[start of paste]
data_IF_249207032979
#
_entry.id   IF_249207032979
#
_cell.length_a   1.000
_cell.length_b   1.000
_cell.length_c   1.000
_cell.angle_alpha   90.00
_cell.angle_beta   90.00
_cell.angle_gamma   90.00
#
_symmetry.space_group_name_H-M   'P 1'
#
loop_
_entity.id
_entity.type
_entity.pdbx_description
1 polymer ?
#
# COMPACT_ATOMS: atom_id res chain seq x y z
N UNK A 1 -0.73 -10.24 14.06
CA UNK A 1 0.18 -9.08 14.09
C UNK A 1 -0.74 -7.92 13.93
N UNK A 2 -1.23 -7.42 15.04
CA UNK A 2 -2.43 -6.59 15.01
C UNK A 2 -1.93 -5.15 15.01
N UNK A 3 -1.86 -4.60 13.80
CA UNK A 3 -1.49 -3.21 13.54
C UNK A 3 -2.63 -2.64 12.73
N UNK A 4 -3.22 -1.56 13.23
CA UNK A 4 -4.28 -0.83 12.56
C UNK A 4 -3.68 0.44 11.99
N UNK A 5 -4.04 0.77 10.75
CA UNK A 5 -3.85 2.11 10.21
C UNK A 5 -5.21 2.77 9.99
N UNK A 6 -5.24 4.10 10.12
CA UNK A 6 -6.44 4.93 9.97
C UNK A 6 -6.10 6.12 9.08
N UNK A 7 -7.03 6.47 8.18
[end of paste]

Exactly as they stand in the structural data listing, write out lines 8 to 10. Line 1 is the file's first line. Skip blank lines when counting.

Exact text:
_cell.angle_alpha   90.00
_cell.angle_beta   90.00
_cell.angle_gamma   90.00